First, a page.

STATE-CONTROLLED ferry operator CalMac has apologised after been forced to bring in a relief vessel as another of its fleet broke down causing three days of cancellations to lifeline services to an inner Hebrides island over the weekend.

The ferry operator had to cancel all services to the island of Lismore from Saturday after the 35-year-old MV Loch Striven, which can carry ten cars and 200 passengers, hit trouble.

As the problem with the hull on what is the sixth oldest vessel in the fleet was being fixed, the operator looked to another oldie to come to the rescue. The 35-year-old relief vessel MV Loch Linnhe, which has been retired from daily duties, came in to restart services yesterday.

CalMac said the relief vessel was expected to arrive in Oban to pick up the 2pm sailing yesterday.

The Scottish Government-controlled ferry operator said:"We apologise for any inconvenience this may cause."

It is the latest issue to hit Scotland's beleaguered island ferry network - with CalMac still counting counting the cost of how its biggest ferry, the eight-year-old MV Loch Seaforth broke down in April, causing disruption across the islands network for seven weeks.

Both Loch Striven, the first of of four drive-through ferries built for Scotland in the 80s and Loch Linnhe are due to be replaced over the next ten years.

The relief ferry is the fifth vessel that has had to be brought in to deal with breakdowns since the start of the month due to ferry issues and because of problems with the pier infrastructure on two of Scotland's islands. It was not clear whether the vessel would be able to handle cars as well as passengers.

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Two weeks ago, CalMac warned of making compensation claims as a new investigation was launched into the issues with Loch Seaforth which they say was because one of the piston screws may have failed causing a breakdown of the port engine.


Loch Seaforth was taken off the Ullapool-Stornoway route by state ferry operator CalMac in mid-April to be taken into dry dock for "major" engine repairs.

It led to six delays in getting the vessel back in service as repairs continued before coming back into services at the end of May.

Campaigners had described the situation as a "national scandal" and that those responsible should already have lost their jobs for the state of Scotland's ferries.

Transport chiefs are currently considering the use of the MV Pentalina catamaran from Pentland Ferries, previously frowned upon for use on the ageing ferry network, to act as an emergency vessel. It has been going sea trials near Arran.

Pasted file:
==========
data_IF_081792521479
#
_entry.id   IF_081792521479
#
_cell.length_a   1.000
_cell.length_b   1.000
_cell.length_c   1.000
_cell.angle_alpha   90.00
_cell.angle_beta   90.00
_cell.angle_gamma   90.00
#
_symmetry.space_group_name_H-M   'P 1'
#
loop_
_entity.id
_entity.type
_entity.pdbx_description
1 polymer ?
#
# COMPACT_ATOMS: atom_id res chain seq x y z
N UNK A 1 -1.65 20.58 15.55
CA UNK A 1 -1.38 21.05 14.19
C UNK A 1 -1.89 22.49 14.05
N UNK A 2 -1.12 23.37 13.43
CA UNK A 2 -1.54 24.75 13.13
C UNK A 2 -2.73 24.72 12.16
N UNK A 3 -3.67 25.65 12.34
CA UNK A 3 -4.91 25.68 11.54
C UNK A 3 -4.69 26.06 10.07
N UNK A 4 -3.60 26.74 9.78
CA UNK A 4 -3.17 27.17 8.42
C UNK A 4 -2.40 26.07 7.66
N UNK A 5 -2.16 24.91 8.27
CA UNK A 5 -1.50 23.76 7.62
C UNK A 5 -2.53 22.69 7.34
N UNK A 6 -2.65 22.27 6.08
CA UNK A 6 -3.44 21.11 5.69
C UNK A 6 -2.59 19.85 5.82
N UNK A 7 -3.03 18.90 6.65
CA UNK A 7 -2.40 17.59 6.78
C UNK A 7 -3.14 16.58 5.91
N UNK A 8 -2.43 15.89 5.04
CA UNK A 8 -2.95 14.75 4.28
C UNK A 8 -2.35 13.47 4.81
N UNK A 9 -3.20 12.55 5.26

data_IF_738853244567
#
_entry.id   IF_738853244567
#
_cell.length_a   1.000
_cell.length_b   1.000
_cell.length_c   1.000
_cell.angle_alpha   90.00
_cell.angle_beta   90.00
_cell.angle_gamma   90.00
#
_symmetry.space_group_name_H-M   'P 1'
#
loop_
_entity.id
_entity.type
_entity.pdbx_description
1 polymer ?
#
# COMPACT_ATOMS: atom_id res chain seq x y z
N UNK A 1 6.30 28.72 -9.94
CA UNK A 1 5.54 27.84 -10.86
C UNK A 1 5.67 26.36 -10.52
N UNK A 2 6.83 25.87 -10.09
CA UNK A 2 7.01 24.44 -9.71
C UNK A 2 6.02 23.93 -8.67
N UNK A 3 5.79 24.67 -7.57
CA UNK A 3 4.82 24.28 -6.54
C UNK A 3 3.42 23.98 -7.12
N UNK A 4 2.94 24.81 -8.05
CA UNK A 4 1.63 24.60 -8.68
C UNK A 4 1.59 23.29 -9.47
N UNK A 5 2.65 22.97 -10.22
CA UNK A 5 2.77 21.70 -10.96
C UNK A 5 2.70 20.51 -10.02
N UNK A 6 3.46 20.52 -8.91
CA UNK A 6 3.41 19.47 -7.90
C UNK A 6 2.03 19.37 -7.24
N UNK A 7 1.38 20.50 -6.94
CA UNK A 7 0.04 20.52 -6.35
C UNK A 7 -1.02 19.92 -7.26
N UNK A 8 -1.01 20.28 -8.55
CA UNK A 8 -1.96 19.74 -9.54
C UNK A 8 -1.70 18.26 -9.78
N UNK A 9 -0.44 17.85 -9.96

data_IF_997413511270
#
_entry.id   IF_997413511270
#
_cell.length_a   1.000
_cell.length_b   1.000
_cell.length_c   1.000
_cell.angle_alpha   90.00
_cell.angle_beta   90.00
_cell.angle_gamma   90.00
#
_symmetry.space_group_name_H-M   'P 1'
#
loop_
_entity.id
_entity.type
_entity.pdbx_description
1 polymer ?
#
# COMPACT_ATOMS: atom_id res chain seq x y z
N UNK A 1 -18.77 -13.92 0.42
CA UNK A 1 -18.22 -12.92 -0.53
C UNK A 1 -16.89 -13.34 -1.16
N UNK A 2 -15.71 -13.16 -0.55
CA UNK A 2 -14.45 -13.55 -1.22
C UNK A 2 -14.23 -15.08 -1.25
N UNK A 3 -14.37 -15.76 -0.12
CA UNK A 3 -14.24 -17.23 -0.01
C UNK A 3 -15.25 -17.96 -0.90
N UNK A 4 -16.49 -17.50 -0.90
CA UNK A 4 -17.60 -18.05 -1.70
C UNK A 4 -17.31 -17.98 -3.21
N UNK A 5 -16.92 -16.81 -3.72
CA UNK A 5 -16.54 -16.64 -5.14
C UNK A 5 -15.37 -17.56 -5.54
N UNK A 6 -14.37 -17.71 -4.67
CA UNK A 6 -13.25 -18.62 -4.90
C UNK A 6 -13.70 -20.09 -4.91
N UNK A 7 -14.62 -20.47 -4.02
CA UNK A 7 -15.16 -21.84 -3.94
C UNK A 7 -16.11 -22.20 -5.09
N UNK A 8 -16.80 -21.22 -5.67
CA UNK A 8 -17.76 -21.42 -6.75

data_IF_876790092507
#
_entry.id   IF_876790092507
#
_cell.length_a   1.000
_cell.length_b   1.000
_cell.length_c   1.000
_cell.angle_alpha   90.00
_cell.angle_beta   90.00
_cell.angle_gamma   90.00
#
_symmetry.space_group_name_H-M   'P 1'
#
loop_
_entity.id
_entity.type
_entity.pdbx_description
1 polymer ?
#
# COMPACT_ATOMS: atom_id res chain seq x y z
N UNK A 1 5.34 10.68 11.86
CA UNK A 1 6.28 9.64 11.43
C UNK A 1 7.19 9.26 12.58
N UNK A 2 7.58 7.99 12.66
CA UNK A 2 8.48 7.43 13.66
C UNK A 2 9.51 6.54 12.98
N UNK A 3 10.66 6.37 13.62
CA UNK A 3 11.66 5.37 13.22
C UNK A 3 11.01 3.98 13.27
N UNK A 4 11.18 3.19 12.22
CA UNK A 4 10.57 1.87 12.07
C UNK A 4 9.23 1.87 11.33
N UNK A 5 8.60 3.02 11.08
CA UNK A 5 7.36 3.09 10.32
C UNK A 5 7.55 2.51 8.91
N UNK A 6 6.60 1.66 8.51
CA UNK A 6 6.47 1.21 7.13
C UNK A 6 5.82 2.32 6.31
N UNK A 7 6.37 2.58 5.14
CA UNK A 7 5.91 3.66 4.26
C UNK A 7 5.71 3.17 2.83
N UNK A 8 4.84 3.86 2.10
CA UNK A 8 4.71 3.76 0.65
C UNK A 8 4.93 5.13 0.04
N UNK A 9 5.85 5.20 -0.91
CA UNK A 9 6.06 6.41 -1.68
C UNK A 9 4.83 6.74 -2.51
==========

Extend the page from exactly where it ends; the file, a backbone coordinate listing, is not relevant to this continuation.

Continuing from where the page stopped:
Ferry bosses inquired about chartering Pentalina on March 26 - nearly three weeks before the engine failure of Loch Seaforth.

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Some 16 of state-owned ferry operator CalMac's 31 working ferries deployed across Scotland are now over 25 years old.

The oldest in the CalMac fleet is is the Isle of Cumbrae which is 45-year-old and is still a regular summer ferry on Argyll and Bute's Tarbert to Portavadie route.

The use of the Pentalina has been frowned on by the RMT union, which said the vessel had been laid up in Kirkwall since November 2020 and were concerned that crew and passenger safety could be threatened by the chartering of what it called an "inappropriate vessel".

The concerns were rejected by Andrew Banks, head of Pentland Ferries, who said the vessel had held a Maritime Coastguard Agency (MCA) approved Passenger Ship Safety Certificate and has been Lloyds Register classed since going into service in 2009. He said the vessel's most recent survey was in March of this year, when she was re-issued with a full Passenger Ship Safety Certificate.”

On June 8, CalMac had to bring in vessel to deal with a backlog of passengers, vehicles and vital freight following problems with access to two islands and after repairs to another of Scotland's oldest publicly owned lifeline vessels.

It was the fourth time and the third vessel that needed to be commissioned by CalMac over eight days.

There had to be three charters from private companies.

The CalMac relief vessel MV Loch Bhrusda was brought in for the island of Eigg to deal with booked vehicles, passengers and freight yesterday - two days after the 21-year-old MV Lochnevis returned to full operation after completing two rounds of repairs.

Issues with the vessel have combined with problems with getting the ferry to dock at the piers on islands of Eigg and Muck due to what CalMac described as "infrastructure" issues.

The network issues comes as would-be ferry replacements MV Glen Sannox and Hull 802 are still languishing in now state-owned Ferguson Marine's shipyard, with costs of their construction more than doubling from the original £97m contract.

Ferguson Marine's financial collapse in August, 2019 resulted in state takeover, while the delivery of the ferries which were due online in the first half of 2018 will be between four and five years late.

The ferries contract was plagued by design changes, delays and disputes over cost, with the yard’s management and Caledonian Maritime Assets Ltd (CMAL), the Scottish Government-controlled taxpayer-funded company which owns and procures ferries for state-owned CalMac, blaming each other.